So a little later than I’d thought, (life can get in the way) I’ve had a stab at picking out some other bits of the NGN Revolution. As ever this can only ever be a personal perspective on a personal journey and personal experiences. Equally I’m always cognizant that in any change of this scale and dimension, friends and colleagues may have different memories although hopefully not too different! (If anyone wants to ask me more about this experience please feel free to connect or drop me an email at email@example.com). Also apologies about the length of the posts, so much happened on this journey it’s difficult to shorten it….
In the last post I guess I shared the most positive parts to the journey and said I’d try and share the more bumpy bits as well. It’s probably worth saying however that in comparison to some of the stories you hear about trying to achieve enterprise class agile – I’ve no profoundly disturbing horror stories! It’s more just the narrative around the various smiley/sad faces I used in the original graphic.
The NGN Journey Graphic
Everyone wants to change. Until it’s about them (I’d include myself in that btw).
So it’s all pretty exciting when you’ve just started in a fab job, senior enough to make a difference, funds to make it happen, boss who “gets it” loads of great collateral, knowledge and material that you’ve wanted to apply for ages. Colleagues at the board who are skeptical but seem fair, if not very blunt Yorkshire-men, oh and one token Lancashire-man and even a Mackem (a native of Sunderland).
You have a deputy who’s awesome, with a great reputation and as smart as a smart thing, understands the company culture and how to make things happen….it’s going to be a walk in the park…..hmmmm….well sort of might be the answer at this point. “Everyone wants to change” – until it’s about them…a phrase worth keeping in mind as I chat through a bit more of the NGN experience.
Seeing is believing…
Having resigned from Gartner I still had a few months notice to serve before joining NGN properly. However before I actually physically joined I arranged a visit to Moneysupermarket.com for NGN’s CFO (David Waite) and one of the IT chaps who at that time was a project manager and would quickly become a brilliant Head of Accelerated Delivery – Matthew Little.
I was (and still am) fortunate enough to know one of the best CIO’s I ever met/worked for/helped? – Tim Jones the CIO at moneysupermarket and his CTO Pete Hanlon. Tim was more than happy for Matthew, David and I to have a walk around their operation and see good agile in operation.
(If you’re just about to have a go at doing something like this – get a bunch of your execs/business folk to visit somewhere that really has tackled enterprise agility – it makes the subsequent journey so much easier…it makes them realise it’s not about software it’s all about leadership and culture)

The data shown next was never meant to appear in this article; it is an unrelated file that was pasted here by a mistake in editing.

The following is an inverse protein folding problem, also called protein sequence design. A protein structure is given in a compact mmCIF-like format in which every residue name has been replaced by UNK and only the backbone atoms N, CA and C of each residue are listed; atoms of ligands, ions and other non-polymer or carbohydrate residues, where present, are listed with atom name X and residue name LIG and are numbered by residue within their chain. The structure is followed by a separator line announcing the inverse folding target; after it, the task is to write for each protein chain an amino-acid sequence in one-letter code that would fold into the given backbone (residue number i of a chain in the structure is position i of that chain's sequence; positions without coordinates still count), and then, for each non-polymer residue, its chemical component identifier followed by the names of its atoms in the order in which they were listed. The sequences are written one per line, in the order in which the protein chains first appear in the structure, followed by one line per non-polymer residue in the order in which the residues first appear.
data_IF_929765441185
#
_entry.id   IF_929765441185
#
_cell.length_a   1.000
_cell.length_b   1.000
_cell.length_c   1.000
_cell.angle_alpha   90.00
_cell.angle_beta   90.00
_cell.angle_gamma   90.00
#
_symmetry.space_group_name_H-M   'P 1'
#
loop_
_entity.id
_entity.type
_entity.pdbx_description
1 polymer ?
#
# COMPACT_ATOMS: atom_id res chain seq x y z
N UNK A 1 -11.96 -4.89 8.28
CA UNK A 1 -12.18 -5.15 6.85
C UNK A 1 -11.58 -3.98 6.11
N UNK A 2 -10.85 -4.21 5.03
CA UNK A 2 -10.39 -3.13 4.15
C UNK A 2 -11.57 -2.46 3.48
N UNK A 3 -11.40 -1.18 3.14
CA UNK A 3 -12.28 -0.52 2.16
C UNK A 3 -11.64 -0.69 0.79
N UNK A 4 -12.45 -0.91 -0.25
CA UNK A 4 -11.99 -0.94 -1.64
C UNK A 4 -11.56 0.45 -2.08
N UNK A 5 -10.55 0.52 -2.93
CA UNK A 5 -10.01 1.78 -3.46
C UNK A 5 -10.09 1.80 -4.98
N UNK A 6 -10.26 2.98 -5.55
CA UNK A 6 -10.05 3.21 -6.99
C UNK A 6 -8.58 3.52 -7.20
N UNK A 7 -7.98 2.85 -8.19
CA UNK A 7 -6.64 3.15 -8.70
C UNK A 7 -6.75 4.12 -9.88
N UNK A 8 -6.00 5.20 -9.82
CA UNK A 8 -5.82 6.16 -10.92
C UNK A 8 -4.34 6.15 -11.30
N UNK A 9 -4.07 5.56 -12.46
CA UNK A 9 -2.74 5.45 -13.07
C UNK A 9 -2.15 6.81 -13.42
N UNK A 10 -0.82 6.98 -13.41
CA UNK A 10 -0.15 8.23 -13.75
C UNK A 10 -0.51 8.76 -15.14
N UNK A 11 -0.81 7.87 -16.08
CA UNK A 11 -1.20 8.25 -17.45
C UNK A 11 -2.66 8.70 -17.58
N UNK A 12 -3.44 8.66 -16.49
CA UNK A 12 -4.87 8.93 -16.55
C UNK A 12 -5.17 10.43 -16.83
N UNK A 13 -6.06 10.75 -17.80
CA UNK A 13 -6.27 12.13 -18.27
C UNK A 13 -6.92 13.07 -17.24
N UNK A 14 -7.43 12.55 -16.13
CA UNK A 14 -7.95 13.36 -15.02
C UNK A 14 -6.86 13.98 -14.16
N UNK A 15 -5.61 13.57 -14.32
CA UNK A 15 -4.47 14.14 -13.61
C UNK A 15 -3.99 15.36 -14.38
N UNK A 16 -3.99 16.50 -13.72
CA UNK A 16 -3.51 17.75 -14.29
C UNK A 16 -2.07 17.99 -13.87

…anyway so a chap called Ian Carroll who I’d met when working at Moneysupermarket a few years earlier was kind enough to walk us round the IT department and share with Matthew and David how things fitted together and worked. Ian’s an outstanding expert in kanban, lean, agile, etc (in my view) who I’ve respected and liked for years. The absolutely brilliant part about this visit was that both Matthew and David W both got what they were seeing within a few minutes of starting to walk around the building. Which meant when they got back to NGN Matthew did something which I believe was absolutely critical and the bedrock of everything that came next…
Do something! – no matter how small
When Matthew returned to work, literally the very next day he made something happen….he set up a tiny whiteboard near where he and some of his colleagues sat. He read a load of books, worked a load of stuff out and HAD A GO. He didn’t ask permission, he didn’t grandstand or big himself up in anyway. He simply quietly and without fuss set up a small (really small) whiteboard and managed to get a few people interested in what he was doing. (I think the whiteboard still exists today – like an artifact of the early founders)
I wanted to highlight Matthew’s action because it really supports something that one of the HiveMind coaches Kenny Grant said many months later to me when I was waxing lyrical about a particular accelerated delivery team/board to some external visitors…and which I’d stress to anyone wanting to try and get started with some sort of accelerated delivery/effectiveness approach…
“You model how you work today on the board first, don’t start with dreams of scrum or kanban, just model what you do now. Things will emerge”
Kenny is both a superb coach and delivery person and his inner philosopher was and continues to be spot on. Indeed between him and another chap called Mike Burrows they’re like the Socrates of accelerated effectiveness.
So then I joined – properly…off we go…
So having served my notice period with Gartner I joined NGN in the May of 2014. Almost the first thing I did was ask Matthew if he’d like some more time with Ian Carroll to help develop out our thinking around the “mini-board” and to increase traction. Matthew thought this sounded a good idea and proceeded to engage with Ian. (a small but important point here is that I’ve met plenty of folk who think getting help is seen as a sign of weakness, for me it’s sign of strength and confidence…something which Matthew demonstrated day in and day out)